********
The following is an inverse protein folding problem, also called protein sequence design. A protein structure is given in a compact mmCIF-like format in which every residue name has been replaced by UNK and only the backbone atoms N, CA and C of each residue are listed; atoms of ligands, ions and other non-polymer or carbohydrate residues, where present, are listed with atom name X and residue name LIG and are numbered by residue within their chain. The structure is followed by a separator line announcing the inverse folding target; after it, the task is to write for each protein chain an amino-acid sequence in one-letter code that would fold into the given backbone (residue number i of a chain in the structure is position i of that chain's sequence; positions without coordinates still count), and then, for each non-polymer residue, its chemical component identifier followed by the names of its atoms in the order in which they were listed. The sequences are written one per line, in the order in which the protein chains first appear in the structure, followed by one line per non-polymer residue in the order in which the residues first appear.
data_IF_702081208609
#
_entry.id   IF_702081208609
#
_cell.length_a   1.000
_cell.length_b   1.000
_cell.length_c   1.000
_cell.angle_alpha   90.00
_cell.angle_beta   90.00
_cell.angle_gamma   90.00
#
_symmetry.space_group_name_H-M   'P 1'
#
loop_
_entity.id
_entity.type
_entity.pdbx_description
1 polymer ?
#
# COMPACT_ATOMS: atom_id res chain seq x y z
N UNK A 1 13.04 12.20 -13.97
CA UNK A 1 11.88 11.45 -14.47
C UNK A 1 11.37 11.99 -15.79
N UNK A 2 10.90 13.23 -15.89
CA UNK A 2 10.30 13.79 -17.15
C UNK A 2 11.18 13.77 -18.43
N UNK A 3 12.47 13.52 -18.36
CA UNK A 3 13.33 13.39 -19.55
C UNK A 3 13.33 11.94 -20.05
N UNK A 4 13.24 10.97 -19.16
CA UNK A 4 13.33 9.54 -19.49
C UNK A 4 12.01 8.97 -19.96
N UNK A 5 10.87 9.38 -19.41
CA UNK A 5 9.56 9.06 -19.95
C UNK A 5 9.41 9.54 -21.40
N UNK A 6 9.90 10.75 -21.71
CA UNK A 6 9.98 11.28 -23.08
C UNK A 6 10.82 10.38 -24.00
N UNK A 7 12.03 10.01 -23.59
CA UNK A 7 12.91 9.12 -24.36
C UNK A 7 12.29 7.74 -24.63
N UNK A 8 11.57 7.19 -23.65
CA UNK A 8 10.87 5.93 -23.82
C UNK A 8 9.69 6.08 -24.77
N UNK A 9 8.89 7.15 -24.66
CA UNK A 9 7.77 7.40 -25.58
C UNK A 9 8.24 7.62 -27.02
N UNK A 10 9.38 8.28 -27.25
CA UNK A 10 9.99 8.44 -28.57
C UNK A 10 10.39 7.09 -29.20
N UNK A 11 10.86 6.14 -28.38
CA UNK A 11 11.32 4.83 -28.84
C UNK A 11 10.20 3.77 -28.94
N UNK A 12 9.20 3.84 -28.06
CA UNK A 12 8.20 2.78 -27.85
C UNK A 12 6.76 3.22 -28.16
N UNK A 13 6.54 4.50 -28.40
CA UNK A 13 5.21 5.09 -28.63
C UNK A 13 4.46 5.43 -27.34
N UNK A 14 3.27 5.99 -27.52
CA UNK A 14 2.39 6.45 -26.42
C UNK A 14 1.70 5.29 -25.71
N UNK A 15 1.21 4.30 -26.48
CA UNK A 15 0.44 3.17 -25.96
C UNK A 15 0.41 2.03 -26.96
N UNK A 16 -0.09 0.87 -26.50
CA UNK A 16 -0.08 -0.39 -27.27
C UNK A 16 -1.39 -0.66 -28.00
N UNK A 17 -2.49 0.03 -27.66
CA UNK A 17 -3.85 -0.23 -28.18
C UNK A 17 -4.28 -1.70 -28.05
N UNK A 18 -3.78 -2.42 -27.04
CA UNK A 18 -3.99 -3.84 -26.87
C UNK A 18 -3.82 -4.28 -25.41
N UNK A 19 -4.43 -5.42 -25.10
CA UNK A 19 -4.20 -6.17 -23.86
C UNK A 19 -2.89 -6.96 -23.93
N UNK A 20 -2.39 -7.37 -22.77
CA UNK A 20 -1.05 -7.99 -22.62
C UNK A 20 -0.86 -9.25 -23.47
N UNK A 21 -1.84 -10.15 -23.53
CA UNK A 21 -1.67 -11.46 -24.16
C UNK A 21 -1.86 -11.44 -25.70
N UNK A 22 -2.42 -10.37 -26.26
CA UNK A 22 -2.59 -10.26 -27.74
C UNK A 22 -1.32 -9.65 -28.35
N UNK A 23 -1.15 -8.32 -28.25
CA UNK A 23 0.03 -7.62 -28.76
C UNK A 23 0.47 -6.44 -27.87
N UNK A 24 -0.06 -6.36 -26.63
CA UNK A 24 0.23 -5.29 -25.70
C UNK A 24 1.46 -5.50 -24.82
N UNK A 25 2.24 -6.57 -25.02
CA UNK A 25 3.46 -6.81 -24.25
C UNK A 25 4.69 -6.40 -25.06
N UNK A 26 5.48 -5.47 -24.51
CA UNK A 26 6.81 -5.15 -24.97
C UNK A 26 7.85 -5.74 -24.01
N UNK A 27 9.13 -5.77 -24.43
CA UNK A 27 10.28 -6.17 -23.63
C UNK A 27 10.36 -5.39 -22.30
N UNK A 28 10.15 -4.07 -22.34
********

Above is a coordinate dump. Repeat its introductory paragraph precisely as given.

The following is an inverse protein folding problem, also called protein sequence design. A protein structure is given in a compact mmCIF-like format in which every residue name has been replaced by UNK and only the backbone atoms N, CA and C of each residue are listed; atoms of ligands, ions and other non-polymer or carbohydrate residues, where present, are listed with atom name X and residue name LIG and are numbered by residue within their chain. The structure is followed by a separator line announcing the inverse folding target; after it, the task is to write for each protein chain an amino-acid sequence in one-letter code that would fold into the given backbone (residue number i of a chain in the structure is position i of that chain's sequence; positions without coordinates still count), and then, for each non-polymer residue, its chemical component identifier followed by the names of its atoms in the order in which they were listed. The sequences are written one per line, in the order in which the protein chains first appear in the structure, followed by one line per non-polymer residue in the order in which the residues first appear.